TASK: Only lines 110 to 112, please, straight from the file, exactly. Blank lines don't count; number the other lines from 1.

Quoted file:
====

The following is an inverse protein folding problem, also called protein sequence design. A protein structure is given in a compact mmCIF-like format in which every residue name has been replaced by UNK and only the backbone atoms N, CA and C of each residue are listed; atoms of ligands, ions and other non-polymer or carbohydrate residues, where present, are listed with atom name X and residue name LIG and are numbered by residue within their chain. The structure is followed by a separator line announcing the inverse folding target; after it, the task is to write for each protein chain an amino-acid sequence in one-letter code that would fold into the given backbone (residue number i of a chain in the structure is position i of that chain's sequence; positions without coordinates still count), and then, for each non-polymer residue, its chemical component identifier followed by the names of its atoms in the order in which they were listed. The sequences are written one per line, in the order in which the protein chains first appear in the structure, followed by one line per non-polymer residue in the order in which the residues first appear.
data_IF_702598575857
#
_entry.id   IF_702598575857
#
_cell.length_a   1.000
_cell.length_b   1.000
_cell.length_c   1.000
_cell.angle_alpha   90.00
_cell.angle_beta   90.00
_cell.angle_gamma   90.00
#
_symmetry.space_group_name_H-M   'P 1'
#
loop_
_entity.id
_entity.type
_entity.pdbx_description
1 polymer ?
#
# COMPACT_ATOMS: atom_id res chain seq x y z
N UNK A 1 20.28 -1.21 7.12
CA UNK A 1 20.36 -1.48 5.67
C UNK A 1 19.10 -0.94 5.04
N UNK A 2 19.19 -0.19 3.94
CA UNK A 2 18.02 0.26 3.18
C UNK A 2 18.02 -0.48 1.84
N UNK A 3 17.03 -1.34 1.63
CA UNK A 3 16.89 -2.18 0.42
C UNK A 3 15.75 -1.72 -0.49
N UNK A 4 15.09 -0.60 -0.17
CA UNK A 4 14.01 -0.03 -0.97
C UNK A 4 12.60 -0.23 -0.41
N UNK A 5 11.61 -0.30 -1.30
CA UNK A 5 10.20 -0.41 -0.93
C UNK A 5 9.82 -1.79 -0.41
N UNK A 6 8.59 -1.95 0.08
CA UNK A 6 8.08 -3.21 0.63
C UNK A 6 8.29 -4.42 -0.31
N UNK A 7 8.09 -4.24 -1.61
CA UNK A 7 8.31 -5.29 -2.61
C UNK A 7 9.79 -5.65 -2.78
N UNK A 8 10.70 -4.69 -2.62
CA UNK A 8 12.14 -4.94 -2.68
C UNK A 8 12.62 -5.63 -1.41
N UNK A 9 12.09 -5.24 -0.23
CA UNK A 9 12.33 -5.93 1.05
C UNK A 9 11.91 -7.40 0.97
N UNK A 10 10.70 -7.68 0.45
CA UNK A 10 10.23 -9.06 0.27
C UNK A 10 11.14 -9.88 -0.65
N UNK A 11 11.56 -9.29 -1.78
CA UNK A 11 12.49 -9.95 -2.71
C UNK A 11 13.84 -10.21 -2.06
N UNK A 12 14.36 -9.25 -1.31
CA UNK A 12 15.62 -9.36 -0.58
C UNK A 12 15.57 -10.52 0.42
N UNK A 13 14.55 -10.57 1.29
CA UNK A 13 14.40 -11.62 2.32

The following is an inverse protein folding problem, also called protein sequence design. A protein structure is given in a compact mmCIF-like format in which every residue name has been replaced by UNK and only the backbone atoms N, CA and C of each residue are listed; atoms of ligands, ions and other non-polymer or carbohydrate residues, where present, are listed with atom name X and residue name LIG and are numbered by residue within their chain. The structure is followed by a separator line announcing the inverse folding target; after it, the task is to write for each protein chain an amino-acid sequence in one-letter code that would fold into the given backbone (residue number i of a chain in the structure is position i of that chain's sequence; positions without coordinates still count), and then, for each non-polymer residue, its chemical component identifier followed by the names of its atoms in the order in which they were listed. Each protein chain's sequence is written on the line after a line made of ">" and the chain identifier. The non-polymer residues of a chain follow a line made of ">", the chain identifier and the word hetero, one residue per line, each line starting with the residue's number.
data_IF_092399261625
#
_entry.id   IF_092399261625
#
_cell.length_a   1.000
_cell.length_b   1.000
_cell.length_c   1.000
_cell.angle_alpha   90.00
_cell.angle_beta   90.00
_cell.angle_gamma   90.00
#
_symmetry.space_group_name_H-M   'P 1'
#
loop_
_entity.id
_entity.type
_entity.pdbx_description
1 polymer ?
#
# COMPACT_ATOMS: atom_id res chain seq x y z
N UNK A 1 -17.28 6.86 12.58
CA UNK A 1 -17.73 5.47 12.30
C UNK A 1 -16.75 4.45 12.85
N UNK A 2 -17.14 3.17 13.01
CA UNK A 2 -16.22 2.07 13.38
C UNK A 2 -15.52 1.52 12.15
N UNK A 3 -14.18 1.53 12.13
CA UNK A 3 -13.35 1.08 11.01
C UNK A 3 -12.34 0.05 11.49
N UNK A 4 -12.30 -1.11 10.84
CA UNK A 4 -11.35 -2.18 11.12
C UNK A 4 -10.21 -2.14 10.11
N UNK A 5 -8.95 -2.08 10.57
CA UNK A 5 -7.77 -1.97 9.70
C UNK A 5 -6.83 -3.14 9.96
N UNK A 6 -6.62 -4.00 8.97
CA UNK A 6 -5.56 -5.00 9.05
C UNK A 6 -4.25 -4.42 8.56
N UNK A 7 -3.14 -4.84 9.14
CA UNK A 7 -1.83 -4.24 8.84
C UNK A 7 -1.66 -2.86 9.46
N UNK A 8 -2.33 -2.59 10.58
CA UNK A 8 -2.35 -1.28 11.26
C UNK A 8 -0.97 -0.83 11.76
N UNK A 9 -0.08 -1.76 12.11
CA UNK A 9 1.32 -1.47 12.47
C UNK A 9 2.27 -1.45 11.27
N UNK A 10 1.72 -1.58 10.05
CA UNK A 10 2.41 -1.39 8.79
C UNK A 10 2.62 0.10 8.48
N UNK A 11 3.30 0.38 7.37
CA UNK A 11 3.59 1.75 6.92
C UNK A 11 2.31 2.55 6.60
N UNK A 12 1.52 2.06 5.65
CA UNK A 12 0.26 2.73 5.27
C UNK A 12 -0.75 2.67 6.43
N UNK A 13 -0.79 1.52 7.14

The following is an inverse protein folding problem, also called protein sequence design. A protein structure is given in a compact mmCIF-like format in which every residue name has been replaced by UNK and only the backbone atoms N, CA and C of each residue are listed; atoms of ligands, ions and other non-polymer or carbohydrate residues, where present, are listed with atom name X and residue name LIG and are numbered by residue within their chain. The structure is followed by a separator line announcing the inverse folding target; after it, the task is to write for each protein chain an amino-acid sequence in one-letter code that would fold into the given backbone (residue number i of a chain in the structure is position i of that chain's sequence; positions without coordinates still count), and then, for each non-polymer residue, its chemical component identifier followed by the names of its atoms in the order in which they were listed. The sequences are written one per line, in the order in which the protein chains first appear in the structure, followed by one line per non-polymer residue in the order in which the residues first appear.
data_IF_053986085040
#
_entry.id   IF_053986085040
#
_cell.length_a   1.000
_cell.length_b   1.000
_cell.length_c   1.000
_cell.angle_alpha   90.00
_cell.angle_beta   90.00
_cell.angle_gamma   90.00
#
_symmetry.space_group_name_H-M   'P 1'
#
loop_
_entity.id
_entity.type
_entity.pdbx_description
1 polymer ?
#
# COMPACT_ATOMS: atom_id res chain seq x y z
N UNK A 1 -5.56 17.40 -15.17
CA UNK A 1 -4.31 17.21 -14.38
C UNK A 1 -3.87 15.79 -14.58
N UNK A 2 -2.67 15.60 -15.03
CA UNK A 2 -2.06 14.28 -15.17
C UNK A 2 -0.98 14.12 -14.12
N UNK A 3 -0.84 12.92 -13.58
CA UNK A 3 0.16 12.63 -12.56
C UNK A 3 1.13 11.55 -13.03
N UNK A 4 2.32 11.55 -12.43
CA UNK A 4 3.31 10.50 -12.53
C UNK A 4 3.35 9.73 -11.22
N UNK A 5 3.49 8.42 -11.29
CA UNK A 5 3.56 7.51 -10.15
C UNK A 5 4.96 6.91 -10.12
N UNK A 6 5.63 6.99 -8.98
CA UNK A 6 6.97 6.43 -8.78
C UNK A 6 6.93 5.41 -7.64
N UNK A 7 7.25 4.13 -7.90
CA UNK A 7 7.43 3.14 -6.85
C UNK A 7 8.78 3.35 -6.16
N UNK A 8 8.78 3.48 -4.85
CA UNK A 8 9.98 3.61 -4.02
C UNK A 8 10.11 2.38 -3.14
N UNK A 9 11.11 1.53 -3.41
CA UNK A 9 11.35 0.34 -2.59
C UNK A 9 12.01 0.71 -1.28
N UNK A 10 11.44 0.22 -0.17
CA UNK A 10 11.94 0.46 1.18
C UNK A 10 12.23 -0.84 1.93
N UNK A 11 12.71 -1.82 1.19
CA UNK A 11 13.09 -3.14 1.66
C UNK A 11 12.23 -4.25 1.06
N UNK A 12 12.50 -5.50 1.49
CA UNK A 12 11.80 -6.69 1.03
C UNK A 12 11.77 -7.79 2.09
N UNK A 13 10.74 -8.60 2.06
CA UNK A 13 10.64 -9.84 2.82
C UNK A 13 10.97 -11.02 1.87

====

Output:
C UNK A 10 2.62 0.10 8.48
N UNK A 11 3.30 0.38 7.37
CA UNK A 11 3.59 1.75 6.92